Strained relations with Philippines and Vietnam hurt BRI

The ongoing tussle between China and the Philippines has escalated to another level, making the Belt Road Initiative (BRI) its casualty. Vietnam too is losing interest in the mega project. The disputes over maritime territory in the South China Sea have already led China’s relations with these countries to deteriorate, urging them to ally with the US to counter Chinese hegemony. The brewing tension is creating major hurdles for the BRI, which is China’s geostrategic venture for economic and military expansion.

China had decided to fund three railway lines totalling 551 km as a part of the BRI plan. However, the Philippines blamed China for delaying the release of the pledged funds and left the BRI. “We can’t wait forever and it seems like China isn’t that interested anymore. So, our government is looking for other sources of funding,” said Philippine Transportation Secretary Jaime Bautista.[1] The new investors can possibly be the US, India, South Korea or Japan. 

The prime reason for the Philippines to officially terminate the BRI projects worth USD 4.9 billion appears to be the growing conflict over the control of the Second Thomas Shoal in the South China Sea. Manila-based geopolitical analyst Don McLain Gill said “The decision to withdraw from these projects can be assumed to be motivated by issues centred on their sustainability and the mounting concerns brought by Beijing’s unwillingness to act like a responsible neighbour.”[2]

Moreover, the Ferdinand Marcos Jr government felt that the previous Rodrigo Duterte-led administration was trapped under China’s illusory investment pledges.[3] None of the promised infrastructure projects under the BRI worth USD 24 billion ever took off.[4] Marcos Jr had long been planning to leave BRI as there was no meaningful progress on the ground despite frequent follow-ups.[5]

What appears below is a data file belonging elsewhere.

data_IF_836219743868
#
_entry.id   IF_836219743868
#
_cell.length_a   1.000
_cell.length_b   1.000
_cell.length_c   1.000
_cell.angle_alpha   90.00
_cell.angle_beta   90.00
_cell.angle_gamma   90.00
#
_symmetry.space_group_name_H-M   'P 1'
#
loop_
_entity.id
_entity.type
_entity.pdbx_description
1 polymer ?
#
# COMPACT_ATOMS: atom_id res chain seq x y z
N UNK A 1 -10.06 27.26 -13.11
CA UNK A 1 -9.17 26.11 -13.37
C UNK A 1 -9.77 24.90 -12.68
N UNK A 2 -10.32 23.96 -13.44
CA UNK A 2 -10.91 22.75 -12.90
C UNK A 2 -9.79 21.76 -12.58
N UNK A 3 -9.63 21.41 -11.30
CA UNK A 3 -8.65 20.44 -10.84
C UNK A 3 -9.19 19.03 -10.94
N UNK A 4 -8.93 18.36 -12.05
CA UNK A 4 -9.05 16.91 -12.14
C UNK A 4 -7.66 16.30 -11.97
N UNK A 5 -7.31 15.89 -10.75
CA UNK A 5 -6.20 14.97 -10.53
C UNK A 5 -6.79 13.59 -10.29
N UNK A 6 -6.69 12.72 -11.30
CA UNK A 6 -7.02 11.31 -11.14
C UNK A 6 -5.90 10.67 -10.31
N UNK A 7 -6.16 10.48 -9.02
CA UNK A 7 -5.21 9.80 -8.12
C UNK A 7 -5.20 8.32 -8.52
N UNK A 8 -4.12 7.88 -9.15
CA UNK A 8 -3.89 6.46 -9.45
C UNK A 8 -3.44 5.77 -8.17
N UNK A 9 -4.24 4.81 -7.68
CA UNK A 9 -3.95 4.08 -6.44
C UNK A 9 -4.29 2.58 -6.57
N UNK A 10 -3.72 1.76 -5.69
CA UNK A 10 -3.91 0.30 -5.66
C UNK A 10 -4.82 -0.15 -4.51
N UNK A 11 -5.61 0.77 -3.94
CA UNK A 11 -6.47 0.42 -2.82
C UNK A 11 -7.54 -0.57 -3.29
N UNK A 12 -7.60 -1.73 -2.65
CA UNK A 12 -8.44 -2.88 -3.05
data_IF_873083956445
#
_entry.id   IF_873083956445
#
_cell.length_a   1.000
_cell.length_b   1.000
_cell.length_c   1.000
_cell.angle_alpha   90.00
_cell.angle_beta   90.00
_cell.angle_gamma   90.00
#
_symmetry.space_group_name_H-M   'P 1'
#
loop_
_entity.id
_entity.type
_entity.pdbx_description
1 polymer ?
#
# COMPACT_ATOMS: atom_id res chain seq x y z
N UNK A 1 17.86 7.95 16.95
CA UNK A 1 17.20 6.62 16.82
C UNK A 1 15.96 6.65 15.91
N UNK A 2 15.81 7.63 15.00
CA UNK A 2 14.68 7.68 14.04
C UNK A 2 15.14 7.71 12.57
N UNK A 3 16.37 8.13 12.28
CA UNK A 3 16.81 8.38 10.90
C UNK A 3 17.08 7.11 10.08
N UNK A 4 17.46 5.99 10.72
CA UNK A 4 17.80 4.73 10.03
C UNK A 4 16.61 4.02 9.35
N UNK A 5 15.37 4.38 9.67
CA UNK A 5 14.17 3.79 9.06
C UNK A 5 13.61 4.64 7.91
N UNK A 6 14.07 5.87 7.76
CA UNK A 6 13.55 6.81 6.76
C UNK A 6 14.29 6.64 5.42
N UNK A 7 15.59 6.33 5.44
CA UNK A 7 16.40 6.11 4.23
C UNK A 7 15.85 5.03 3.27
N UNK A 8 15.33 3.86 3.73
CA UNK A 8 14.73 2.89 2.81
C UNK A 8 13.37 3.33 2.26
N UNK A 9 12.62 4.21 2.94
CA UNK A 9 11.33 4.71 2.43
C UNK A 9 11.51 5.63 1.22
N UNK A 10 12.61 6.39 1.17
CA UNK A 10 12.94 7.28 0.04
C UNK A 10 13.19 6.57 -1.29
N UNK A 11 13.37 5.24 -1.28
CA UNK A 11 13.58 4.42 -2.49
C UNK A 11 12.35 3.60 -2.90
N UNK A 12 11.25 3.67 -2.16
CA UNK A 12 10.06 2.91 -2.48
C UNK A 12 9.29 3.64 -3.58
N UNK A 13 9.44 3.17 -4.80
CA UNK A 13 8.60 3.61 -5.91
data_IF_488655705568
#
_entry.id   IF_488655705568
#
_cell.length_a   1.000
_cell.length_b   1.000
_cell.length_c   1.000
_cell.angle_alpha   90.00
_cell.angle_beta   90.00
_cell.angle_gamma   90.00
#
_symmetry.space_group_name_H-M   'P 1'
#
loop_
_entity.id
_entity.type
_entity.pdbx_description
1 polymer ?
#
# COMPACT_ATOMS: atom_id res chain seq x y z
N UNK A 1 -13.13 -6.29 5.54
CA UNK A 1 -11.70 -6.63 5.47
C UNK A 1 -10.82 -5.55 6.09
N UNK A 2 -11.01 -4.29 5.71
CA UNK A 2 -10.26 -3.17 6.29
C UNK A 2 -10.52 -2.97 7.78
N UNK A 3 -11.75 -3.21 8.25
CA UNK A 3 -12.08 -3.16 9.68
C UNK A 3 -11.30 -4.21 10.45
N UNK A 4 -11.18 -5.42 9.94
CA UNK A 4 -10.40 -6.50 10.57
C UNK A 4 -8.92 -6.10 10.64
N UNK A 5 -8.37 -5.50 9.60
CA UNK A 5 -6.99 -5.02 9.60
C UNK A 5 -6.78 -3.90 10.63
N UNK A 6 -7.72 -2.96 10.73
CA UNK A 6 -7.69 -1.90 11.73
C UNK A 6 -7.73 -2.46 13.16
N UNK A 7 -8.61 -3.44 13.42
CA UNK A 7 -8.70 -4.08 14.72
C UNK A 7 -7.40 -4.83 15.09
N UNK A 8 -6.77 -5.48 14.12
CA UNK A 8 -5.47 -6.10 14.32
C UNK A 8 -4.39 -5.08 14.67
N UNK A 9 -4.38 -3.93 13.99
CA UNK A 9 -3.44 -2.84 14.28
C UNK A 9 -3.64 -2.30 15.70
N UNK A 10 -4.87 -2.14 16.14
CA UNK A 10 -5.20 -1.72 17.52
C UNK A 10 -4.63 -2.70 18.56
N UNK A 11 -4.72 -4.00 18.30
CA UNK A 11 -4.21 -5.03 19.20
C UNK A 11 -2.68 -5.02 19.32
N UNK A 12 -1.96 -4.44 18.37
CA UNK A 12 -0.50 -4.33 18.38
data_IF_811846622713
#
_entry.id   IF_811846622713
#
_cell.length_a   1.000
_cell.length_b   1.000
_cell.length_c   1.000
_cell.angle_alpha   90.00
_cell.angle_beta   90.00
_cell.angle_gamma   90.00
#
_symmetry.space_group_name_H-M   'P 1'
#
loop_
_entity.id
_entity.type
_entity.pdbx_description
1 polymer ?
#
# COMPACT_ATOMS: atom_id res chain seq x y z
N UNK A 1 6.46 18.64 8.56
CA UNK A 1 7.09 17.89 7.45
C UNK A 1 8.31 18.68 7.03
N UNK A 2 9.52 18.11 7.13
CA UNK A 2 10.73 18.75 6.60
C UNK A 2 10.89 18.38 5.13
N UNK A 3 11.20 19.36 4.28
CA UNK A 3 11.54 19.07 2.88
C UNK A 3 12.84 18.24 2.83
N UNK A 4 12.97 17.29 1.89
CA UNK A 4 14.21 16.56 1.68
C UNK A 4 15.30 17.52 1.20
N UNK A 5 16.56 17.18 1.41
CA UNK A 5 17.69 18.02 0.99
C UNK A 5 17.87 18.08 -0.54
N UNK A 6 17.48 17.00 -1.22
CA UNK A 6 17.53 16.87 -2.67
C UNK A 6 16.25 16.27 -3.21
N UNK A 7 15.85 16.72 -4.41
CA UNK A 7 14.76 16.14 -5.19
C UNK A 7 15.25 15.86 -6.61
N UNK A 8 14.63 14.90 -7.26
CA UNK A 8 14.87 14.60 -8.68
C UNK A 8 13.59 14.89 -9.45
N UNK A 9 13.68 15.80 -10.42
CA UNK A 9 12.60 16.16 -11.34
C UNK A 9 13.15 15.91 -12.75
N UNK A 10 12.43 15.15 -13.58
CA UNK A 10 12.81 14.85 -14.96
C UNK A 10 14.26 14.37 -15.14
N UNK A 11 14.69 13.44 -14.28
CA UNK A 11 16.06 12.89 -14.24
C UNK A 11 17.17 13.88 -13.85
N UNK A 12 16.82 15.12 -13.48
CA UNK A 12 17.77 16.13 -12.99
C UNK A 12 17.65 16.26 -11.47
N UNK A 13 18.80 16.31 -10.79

The Philippines may not face difficulty in arranging funds to carry on with its infrastructure building. Filipino economist Jan Carlo Punongbayan said “Chinese foreign direct investments are not that substantial. The stoppage of BRI investments will not substantially affect investments in the Philippines.”[6]

Marcos Jr administration has stood up to Chinese aggression in the South China Sea, which has led to serious confrontations between the two neighbours. Moreover, the anti-China sentiments are growing in the Philippines. The State of Southeast Asia 2023 survey showed 62.7 percent of Filipinos have “little confidence” or “no confidence” in China to “do the right thing” to contribute to global peace, security, prosperity, and governance.[7]      

Gill said the delinking with China allows the Philippines with opportunities to partner with other countries. “Such developments will in fact prove to be beneficial for the Philippines’ long-term development agenda, given Manila’s willingness to broaden and diversify its economic and development partners. Manila is now looking at Japan and India as viable sources of funding for railway projects,” he said.[8] Japan has already committed USD 6.5 billion to construct a subway system, USD 4 million for a radar system and five coast guard patrol boats to the Philippines.[9]

Global researchers Phuong Vu and Zachary Abuza said recent reports revealed that Vietnam’s debt burden to China was far beyond than what was commonly thought, which now has created political risk for Hanoi. They said the leadership and policy advisors in Vietnam now expressed grave doubts about the BRI. “Vietnam has long been suspicious of the BRI and to date, no new infrastructure project in Vietnam has been officially labelled as part of the BRI in the public domain,” they wrote.[10]    

Huy Hai Do, a researcher at Hanoi University, said “Vietnam has also started distancing itself from China out of fear of falling into a Chinese ‘debt trap’ and because of intensifying tensions in the South China Sea.” [11] China economics analyst Antonio Graceffo said the disputes in the South China Sea have strained China’s relationships with Vietnam and the Philippines. Like in the Philippines, there have been online and on-street protests in Vietnam against Chinese bullying in the South China Sea and controlling the Mekong River flow.[12]         Vietnam’s growing partnership with the US has worried mandarins in Beijing as this allows major involvement of the US in China’s backyard.  “Hanoi chose to elevate the partnership (with the US) is a strong indication of its growing concerns about Beijing’s rising assertiveness,” said Derek Grossman, Senior Defense Analyst at the RAND Corporation.[13] The Philippines is already protected by the US against any Chinese military action under a bilateral defence pact.[14]         The number of BRI participants is dwindling and the geopolitical problems in crucial South East Asia can hurt its prospect badly.